Tuesday, February 22, 2005



Swift Boat Redux

President Bush's plan to privatize Social Security by transferring risk
onto the nation's elderly is proving a hard sell
(http://www.washingtonpost.com/wp-dyn/articles/A42455-2005Feb21.html) .
Even administration officials and Republican congressional leaders
"acknowledge that Bush's plan has yet to gain traction." A recent
CNN/Gallup/USA Today survey of Americans showed 55 percent think the president's
plan is a bad idea. And a recent poll by the Washington Post shows
barely one in four Americans believe the president's claim that there's a
crisis. Without public support, conservatives have turned to dirty
tricks to try to sway public opinion. But no amount of deceptive advertising
can mask the fact that Americans don't want this risky plan.

DIRTY TRICKSTERS BACK IN ACTION: The Swift Boat Veterans -- who wreaked
havoc on John Kerry's presidential campaign with untruths, innuendo
and ugly rumors (http://www.commondreams.org/views04/0824-06.htm) -- are
back and ready to focus their tricks on the Social Security fight
(http://www.nytimes.com/2005/02/21/politics/21social.html) . The New
York Times reports the right-wing lobbying group USA Next is planning to
sink $10 million in commercials and other back-room tactics to hit the
AARP. ("They are the boulder in the middle of the highway to personal
savings accounts," said Charlie Jarvis, the group's president. "We will
be the dynamite that removes them.") In an attempt to manipulate public
opinion, USA Next is rounding up all the usual suspects from the Swift
Boat campaign. They've hired Chris LaCivita, the former marine paid
$30,000 during the campaign to advise the Swift Boat campaign on Kerry
attacks. They're looking to hire Rick Reed, a partner at the firm that put
together attack ads for the Swift Boat group. Also back: Creative
Response Concepts, the PR firm that backed the Swift Boat group, and
Regenery Publishing, the group that published "Unfit for Command," the screed
against Kerry's military service put out by one of the primary leaders
of the Swift Boat vets. And Josh Marshall's Talking Points Memo
uncovered a link between USA Next and the United Seniors Association, a
"soft-money slush fund for a single GOP-friendly industry:

ATTACKING THE AARP: The Swift Boat vet group is already starting the
attack. The AARP, a group that looks out for the best interests of
seniors, has come out against the Bush plan. A new ad posted on the American
Spectator (http://www.spectator.org/) purports to show the "real" AARP
agenda. The weird ad shows a photo of soldiers in Iraq -- with a big
"X" through it -- next to one of two men kissing -- with a big green
check. The group doesn't even pretend to provide the rationale behind the
ad; clicking on the "click here for details" merely brings you to USA
Next's home page, with nothing about either troops or gay marriage. Thus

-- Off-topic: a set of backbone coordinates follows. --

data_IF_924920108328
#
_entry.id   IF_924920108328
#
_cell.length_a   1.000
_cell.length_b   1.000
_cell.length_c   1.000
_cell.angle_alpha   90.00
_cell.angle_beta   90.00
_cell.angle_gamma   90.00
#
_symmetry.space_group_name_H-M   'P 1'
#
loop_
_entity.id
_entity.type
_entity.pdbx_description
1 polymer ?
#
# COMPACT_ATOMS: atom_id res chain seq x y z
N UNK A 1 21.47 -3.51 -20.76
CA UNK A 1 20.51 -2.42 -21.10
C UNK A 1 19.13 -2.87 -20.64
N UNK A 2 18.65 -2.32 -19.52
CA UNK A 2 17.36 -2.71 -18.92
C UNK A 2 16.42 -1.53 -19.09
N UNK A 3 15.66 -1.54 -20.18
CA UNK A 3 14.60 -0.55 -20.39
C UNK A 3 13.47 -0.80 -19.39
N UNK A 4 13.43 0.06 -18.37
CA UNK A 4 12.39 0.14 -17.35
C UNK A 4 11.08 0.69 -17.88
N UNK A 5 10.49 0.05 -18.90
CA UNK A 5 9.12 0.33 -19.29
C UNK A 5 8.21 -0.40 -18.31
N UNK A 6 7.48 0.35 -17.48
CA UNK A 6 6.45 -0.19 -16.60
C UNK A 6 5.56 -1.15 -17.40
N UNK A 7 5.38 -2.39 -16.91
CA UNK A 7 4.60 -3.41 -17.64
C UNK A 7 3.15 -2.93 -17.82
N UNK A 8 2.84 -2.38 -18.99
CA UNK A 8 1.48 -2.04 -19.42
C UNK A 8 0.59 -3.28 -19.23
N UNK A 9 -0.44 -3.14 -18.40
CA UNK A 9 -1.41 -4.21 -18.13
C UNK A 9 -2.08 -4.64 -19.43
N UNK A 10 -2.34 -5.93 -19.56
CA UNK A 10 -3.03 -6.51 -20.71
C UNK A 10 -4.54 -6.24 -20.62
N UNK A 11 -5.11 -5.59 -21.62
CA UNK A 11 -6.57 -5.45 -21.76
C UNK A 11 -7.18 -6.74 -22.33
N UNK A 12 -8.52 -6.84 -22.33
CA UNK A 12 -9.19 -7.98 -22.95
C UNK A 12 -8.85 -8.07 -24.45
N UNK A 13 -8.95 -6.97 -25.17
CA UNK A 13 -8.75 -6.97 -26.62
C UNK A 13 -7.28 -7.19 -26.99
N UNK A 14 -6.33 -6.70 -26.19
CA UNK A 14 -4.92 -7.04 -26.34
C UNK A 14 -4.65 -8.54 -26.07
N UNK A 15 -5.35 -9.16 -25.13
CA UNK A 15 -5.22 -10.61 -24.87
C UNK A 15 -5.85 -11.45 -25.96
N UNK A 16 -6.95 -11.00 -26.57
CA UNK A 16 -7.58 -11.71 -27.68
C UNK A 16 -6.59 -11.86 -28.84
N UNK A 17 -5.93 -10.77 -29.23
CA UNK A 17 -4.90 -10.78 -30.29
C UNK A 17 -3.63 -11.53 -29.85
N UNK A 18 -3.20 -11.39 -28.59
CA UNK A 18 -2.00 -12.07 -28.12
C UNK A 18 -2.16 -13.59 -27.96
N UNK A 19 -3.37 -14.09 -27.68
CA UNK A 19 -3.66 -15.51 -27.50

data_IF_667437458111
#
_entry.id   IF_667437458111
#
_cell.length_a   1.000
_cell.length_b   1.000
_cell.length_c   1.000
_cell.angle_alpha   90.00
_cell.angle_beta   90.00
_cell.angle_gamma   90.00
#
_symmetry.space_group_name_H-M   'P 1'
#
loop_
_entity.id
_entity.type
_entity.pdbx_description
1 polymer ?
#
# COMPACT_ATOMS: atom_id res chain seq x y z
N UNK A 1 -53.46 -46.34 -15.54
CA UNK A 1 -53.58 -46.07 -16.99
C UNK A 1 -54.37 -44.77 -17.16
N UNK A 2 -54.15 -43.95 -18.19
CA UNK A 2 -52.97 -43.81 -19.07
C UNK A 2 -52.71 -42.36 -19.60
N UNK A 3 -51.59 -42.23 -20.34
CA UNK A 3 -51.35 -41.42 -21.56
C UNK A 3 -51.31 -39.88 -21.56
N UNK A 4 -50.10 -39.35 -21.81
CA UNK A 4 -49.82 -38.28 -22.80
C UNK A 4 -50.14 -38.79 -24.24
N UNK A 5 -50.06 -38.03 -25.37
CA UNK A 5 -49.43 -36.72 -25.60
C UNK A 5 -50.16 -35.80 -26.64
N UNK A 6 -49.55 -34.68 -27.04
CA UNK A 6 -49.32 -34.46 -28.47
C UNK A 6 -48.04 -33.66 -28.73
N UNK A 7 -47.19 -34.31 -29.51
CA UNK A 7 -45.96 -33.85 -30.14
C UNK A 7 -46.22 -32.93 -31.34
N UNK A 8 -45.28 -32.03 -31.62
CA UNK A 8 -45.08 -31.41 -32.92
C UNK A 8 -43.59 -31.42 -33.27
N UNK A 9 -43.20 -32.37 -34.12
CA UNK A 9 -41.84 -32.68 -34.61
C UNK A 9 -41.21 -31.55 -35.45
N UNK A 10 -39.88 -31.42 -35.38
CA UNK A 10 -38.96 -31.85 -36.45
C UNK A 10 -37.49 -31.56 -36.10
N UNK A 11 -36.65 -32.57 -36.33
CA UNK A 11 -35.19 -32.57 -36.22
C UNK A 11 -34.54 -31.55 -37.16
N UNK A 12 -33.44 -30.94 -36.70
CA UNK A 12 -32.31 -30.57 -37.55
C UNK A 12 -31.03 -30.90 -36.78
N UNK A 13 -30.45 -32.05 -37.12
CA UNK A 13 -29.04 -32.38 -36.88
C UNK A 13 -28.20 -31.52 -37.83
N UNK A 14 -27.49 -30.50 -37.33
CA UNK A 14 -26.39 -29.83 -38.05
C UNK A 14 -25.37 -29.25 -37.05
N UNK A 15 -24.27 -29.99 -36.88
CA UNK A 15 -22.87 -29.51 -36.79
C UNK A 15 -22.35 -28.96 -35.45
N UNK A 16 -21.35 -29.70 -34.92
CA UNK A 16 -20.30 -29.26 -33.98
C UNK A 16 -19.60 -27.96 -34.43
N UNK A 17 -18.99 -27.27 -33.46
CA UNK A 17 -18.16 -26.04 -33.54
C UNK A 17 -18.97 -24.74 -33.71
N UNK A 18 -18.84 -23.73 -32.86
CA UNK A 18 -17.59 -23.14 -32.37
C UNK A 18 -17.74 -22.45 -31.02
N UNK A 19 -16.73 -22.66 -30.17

the ad exists just to spread the implication that AARP hates U.S.
troops but loves gay marriage. (Thanks to DailyKos
(http://www.dailykos.com/) for finding the ad.)

exposes the truth behind the Bush Social Security plan: "no group of
Americans would be affected more...than those earning the least
(http://www.washingtonpost.com/wp-dyn/articles/A36311-2005Feb18.html) ."
Today, Social Security is the largest -- or only -- source of
retirement income for low-income workers. The program makes up more than half of
retirement benefits for almost two-thirds of the nation's seniors.
Further, "it is the only source of income for 20 percent of retirees." The
Bush plan, which would transfer risk onto the individuals while cutting
benefits, would be devastating to these seniors. E.J. Dionne points out
the real agenda behind the Bush plan: "The real 'crisis' we face is
created not by Social Security but by the administration's unrelenting
effort to lighten the tax burden on the wealthy, which, in turn, creates a
fiscal mess that forces cuts in programs -- for poor kids and needy
seniors alike
(http://www.washingtonpost.com/wp-dyn/articles/A42608-2005Feb21.html) ."

LOOK TO THE STATES: Employees in seven different states were offered
the opportunity for private accounts similar to the ones President Bush
is touting. In many cases, these accounts proved to be both unpopular
and unsuccessful
. President Bush's plan assumes two-thirds of American workers will
jump to set up private plans: in most of the states offering private
plans, only about 5 percent of workers actually signed up. Much of the
hesitancy was due to the risk involved. Take Nebraska, for example. State
and local workers who used the do-it-yourself accounts made so many
errors in investing that they "ended up making less than colleagues with
fixed-benefit pensions -- and less than what analysts have said is needed
for old age." The Nebraska legislature got rid of the accounts two
years ago. West Virginia switched teachers' retirement plans to private
accounts over a decade ago. Today the state is looking into switching
back, after finding the change "did nothing to solve the funding shortage
and ultimately cost more money." As with Nebraska, West Virginia found
teachers with private accounts had lower benefits than they would have
with the traditional system. Want to weigh in on this? Visit
ThinkProgress (http://thinkprogress.org/index.php?p=294) and tell us your